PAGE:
The “Romney Rule”: Why Raising Capital Gains Taxes Is Morally Right and Economically Wise

Making government work better.
Feb. 6 2012 12:32 PM

Pass the Romney Rule!

The philosophical, economic, and political case for raising capital gains taxes.

Mitt Romney's large investment income has spurred arguments about whether to raise the tax on capital gains

Justin Sullivan/Getty Images.

The U.S. tax code: Never has so much been done by so many for so few who need so little. The recent public debate about the inequities built into the tax code—triggered by the disclosure of Mitt Romney’s tax returns—is all for the good. So is the call for a “Romney rule” mandating that capital gains be treated as ordinary income, and so be subject to the same top marginal rate of 35 percent that applies to ordinary income, rather than the current top rate of 15 percent.

But we shouldn’t raise the capital gains tax just because it’s a popular idea. The rate should rise for philosophical, economic, and political reasons, as several colleagues and I argued in a recent debate at the Maxwell School of Public Policy at Syracuse University.

The philosophical argument for higher capital gains taxes is not tough. Modern American political philosophy is essentially a battle between John Rawls and Robert Nozick. Rawls, whose famous dictum is that we should maximize the well being of the least well-off member of our society, is generally understood consequently to support progressive tax structures that shift income from the wealthy to the less fortunate—with the proviso that marginal rates that were disincentives to work could over time diminish the well being of the least well off. So progressivity is bounded by that practical limit.


Anybody who is a Rawlsian—which means most Democrats—should favor a Romney rule that would raise his effective 14 percent tax rate to something approaching the 35 percent rate applicable to ordinary earned income.

But how to persuade those who view the world through the prism of Nozick? Nozick acknowledges the need for government to provide certain public goods, such as the national defense and police functions, but he is generally libertarian, and skeptical of an expansive view of government. When it comes to taxation, even those from the Nozick school can be convinced that a flat tax is the best of the bad alternatives. From their perspective, the tax code should not be used to redistribute—but it also should not be used to discriminate. So here is the pitch to them: Give us a flat tax! Do not discriminate between ordinary earned income and capital gains income: Tax them the same! Bring Mitt’s marginal rate to the same level as that of ordinary income. If both can be prudently lowered through loophole closing, that is fine.

This brings us to the economic arguments for raising capital gains rates. The only real caveat—for either Rawls or Nozick—is the claim that a marginal rate of 35 percent on capital gains would be such a disincentive to economic activity that the reduced economic activity would either harm the well being of the least well of member of society—the Rawls concern—or would simply reduce the total level of output, regardless of distributional concerns—the Nozick concern.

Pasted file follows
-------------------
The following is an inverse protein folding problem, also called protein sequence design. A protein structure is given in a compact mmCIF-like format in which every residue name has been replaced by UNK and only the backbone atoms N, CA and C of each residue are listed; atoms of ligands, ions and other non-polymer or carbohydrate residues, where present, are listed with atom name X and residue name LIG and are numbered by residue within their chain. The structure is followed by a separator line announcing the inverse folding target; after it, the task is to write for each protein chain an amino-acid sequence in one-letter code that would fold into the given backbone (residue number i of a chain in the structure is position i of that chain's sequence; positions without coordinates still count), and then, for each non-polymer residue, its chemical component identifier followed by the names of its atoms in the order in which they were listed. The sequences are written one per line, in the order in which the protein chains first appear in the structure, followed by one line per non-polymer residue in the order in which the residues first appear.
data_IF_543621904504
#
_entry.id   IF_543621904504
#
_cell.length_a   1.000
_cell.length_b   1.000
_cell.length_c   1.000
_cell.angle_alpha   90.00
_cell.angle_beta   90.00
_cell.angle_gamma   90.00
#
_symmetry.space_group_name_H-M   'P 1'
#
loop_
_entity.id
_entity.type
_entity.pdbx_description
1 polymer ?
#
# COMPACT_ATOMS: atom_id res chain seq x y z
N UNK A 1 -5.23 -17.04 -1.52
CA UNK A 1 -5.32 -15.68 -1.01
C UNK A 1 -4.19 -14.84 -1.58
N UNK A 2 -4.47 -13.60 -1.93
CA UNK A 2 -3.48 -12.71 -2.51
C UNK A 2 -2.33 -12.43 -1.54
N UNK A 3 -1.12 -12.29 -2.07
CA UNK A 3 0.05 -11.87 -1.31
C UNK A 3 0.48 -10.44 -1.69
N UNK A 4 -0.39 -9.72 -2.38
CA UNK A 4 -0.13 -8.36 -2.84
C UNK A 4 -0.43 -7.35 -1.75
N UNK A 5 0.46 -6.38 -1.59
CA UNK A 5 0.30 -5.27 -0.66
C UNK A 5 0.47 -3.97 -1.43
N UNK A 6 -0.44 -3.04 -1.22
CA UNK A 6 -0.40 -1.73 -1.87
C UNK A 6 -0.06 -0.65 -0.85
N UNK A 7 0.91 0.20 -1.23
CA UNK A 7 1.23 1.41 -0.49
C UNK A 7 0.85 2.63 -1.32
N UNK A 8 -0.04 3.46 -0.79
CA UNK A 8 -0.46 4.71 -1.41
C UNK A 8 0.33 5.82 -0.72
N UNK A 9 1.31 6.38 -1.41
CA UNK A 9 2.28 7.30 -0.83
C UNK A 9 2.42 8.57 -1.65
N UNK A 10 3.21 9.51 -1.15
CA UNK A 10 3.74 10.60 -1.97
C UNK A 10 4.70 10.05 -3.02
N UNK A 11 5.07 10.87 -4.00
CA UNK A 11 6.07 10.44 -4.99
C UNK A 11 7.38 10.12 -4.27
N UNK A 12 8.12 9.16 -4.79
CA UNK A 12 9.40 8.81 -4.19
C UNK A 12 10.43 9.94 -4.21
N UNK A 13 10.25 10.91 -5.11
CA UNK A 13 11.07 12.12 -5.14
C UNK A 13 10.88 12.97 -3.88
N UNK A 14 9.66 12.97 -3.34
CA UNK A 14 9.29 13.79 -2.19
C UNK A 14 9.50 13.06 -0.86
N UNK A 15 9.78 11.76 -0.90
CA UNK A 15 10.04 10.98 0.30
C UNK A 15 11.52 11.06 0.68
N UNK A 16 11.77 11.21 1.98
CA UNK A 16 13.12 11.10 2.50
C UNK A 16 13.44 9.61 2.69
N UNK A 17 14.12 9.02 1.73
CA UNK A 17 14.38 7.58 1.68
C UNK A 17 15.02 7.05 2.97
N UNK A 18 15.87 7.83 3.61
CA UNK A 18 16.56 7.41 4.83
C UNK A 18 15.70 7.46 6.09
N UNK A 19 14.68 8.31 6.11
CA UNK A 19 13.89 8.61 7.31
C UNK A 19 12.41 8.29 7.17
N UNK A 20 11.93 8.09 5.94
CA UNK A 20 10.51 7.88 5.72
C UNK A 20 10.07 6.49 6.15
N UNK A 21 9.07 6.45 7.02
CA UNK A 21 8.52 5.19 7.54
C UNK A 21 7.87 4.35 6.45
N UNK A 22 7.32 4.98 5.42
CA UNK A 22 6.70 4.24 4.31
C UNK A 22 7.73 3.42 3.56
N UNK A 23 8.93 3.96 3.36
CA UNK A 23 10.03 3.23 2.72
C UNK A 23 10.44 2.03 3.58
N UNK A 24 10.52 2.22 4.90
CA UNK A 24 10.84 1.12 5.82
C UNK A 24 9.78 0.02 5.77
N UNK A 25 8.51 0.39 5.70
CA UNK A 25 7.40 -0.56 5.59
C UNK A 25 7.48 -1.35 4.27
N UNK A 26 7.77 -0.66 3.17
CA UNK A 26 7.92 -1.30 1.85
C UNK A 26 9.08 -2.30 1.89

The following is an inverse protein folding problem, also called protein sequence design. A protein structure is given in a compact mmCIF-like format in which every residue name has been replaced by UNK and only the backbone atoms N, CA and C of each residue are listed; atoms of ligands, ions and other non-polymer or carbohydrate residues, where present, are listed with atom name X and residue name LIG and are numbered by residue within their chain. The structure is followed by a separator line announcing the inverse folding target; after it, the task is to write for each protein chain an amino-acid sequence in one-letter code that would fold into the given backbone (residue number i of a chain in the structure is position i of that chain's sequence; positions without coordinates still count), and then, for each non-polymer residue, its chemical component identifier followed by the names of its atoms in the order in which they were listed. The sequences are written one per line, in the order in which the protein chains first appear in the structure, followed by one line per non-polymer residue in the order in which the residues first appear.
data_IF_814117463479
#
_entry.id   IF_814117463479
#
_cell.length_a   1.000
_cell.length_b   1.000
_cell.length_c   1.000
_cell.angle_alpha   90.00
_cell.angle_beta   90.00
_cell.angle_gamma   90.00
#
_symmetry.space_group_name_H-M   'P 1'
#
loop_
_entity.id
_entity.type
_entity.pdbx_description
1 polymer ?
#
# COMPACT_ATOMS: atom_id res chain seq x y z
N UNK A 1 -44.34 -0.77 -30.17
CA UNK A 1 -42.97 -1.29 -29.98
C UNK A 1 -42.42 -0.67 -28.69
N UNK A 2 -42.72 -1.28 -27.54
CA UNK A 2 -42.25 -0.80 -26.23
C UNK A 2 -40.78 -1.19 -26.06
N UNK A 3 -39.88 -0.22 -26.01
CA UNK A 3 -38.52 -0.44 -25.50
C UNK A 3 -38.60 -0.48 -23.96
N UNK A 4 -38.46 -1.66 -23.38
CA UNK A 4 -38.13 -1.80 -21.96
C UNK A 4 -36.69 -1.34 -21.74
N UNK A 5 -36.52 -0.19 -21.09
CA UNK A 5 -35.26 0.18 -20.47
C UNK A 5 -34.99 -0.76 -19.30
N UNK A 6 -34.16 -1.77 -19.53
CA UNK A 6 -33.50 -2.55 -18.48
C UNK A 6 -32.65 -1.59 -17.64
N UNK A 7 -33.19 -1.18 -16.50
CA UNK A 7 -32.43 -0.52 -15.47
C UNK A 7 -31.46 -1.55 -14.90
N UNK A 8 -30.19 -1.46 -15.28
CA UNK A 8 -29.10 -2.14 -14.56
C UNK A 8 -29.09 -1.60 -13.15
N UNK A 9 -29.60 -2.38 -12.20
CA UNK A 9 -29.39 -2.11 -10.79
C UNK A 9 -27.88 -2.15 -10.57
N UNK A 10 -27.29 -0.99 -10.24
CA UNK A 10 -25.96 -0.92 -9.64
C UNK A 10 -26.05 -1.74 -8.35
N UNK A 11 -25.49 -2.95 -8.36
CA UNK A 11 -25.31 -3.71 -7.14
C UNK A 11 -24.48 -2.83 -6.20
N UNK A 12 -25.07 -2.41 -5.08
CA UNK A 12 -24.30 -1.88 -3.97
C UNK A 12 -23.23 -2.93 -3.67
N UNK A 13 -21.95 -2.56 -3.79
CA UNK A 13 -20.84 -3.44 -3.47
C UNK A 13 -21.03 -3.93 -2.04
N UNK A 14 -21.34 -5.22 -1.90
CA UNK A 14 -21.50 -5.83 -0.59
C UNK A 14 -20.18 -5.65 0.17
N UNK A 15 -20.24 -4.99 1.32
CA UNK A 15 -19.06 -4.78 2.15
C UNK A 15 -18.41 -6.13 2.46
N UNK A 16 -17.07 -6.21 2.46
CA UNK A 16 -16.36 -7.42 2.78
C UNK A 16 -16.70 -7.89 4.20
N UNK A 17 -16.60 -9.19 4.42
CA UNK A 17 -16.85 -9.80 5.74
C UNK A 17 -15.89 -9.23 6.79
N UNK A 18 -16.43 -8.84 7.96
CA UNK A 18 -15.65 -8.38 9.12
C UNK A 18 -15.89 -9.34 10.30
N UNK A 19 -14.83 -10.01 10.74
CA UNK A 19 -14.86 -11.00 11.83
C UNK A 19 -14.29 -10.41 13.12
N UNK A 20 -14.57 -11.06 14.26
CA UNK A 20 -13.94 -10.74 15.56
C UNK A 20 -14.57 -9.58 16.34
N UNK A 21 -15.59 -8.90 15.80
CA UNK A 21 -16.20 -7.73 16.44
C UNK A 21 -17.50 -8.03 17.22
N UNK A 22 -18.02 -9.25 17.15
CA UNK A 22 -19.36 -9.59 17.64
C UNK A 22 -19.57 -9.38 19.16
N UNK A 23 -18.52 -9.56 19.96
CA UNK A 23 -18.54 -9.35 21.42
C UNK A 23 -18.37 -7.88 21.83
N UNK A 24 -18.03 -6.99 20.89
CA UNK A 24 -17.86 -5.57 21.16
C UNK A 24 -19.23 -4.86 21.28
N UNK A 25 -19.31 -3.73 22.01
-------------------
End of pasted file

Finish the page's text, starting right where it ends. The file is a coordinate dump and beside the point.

On this pure economic issue, all serious studies of the issue—see in particular the reports by Citizens for Tax Justice and work by my fellow debater Len Burman, a superbly well-respected economist—provide dispositive evidence. The issue has been tested in the real world: Capital gains rates have through most of history been the same as those for ordinary income, but occasionally been reduced—or raised. Consequently, we have been able to measure the actual impact of rising and lowering the capital gains tax rate. Raising the rate as we have proposed would not be a disincentive to investment.

The opposition at the debate did not raise any counter evidence. Often what is not said is more important than what is. They said nothing factual about the actual impact of an increase in the marginal rate on capital gains. Instead, they simply asserted that raising the rate would be counterproductive, with no supporting evidence. Their arguments were reminiscent of the apocryphal story of the Russian economist who rejected an answer to a real-life problem by saying: It works in practice, but it doesn’t work in theory.

The argument that capital needs additional incentive to be invested is always asserted, rarely supported. It is time to put the other side to the hard test of proving its case. They can’t. Perhaps this is why so many on both sides of the political aisle—from President Reagan to the Bowles-Simpson report—have supported eliminating the disparity between capital gains tax rates and ordinary income tax rates.

The politics also favor raising capital gains rates. I do not mean the politics of Democrats vs. Republicans. Just the opposite. Americans on both sides—Tea Partiers, Occupiers, and everyone in between—is resentful of perceived inequities and preferences that inure to one favored group or another. Our sense of community, shared sacrifice, and shared obligations has been damaged. Having the benefit of equal burden sharing would be a welcome salve. Our larger politics would be better with a level playing field between earned income and capital gains.


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